Well, the challenge of any drama like this that walks the line between being both a genre piece and a traditional family drama/action drama is to reward the fans of the show who come with you and yet still prevent yourself from falling into the wormhole of getting so inside baseball that only nine people care about what you're talking about. You have to remain accessible, not because you're looking for new viewers necessarily. You just have an obligation to tell good stories in a thrilling and exciting way. You gotta service that while also ensuring that you're living up to the expectations of the sci-fi genre – speculative tales that have some kind of contemporary, allegorical value. I think I just defined science fiction. You gotta measure up to that too. It's really hard. One of these days I should do a show about a doctor or a lawyer just to exhale. I don't know how those guys do what they do, but I certainly think sci-fi is one of the greatest challenges just because the bar is so high.

Do you have plans for watching the premiere?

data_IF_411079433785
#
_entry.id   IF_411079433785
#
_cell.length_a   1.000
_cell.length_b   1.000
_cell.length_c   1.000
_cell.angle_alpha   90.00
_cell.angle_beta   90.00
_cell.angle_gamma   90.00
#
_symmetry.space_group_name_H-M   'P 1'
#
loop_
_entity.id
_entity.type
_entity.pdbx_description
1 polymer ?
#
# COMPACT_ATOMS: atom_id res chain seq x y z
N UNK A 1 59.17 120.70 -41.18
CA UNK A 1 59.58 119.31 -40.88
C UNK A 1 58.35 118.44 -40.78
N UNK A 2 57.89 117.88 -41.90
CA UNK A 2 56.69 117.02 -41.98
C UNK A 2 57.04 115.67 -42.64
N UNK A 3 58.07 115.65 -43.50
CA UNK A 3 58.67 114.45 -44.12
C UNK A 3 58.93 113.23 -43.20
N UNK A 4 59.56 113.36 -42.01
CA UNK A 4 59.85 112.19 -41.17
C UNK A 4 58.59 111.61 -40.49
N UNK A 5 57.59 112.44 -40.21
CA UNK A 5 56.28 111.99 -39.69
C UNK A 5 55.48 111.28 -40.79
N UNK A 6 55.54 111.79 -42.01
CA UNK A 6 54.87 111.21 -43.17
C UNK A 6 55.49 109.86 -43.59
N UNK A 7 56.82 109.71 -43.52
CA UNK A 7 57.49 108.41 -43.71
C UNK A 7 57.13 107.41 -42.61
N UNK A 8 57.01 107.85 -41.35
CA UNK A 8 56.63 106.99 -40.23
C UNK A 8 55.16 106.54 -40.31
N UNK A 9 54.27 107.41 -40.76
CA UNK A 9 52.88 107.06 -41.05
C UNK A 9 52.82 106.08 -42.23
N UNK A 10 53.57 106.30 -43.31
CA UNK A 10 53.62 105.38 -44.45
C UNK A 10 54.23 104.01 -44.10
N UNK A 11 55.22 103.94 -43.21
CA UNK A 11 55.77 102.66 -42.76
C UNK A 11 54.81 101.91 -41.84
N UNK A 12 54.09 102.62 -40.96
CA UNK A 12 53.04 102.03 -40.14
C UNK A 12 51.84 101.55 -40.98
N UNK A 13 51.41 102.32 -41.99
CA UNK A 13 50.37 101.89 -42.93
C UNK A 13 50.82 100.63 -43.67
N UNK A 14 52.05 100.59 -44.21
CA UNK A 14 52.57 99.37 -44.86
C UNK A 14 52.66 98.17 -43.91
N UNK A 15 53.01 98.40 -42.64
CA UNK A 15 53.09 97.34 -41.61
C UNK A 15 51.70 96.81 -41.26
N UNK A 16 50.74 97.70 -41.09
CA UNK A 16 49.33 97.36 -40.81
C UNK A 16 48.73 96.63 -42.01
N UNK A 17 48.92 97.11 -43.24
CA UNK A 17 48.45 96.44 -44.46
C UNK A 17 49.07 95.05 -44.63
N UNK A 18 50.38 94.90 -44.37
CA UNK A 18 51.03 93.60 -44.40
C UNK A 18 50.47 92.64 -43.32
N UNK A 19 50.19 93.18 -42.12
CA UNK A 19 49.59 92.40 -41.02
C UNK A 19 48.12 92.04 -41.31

I've got a gaggle of kids, and they're all boys, so I usually watch it with them. It's a kick for them, and it's an opportunity for them to beat up on me about something I did wrong or a special effect that they don't like. It's a humility party for Dad.

The season 5 premiere of “Falling Skies,” titled “Find Your Warrior,” airs on TNT on Sunday, June 28 at 10 p.m.

An enthusiast of time travel stories, film scores, avocados and Charades, Emily Rome is an alumna of Loyola Marymount University and a native of beautiful Washington State. Emily’s writing has also appeared in the Los Angeles Times, Entertainment Weekly and The Hollywood Reporter. Follow her on Twitter @EmilyNRome.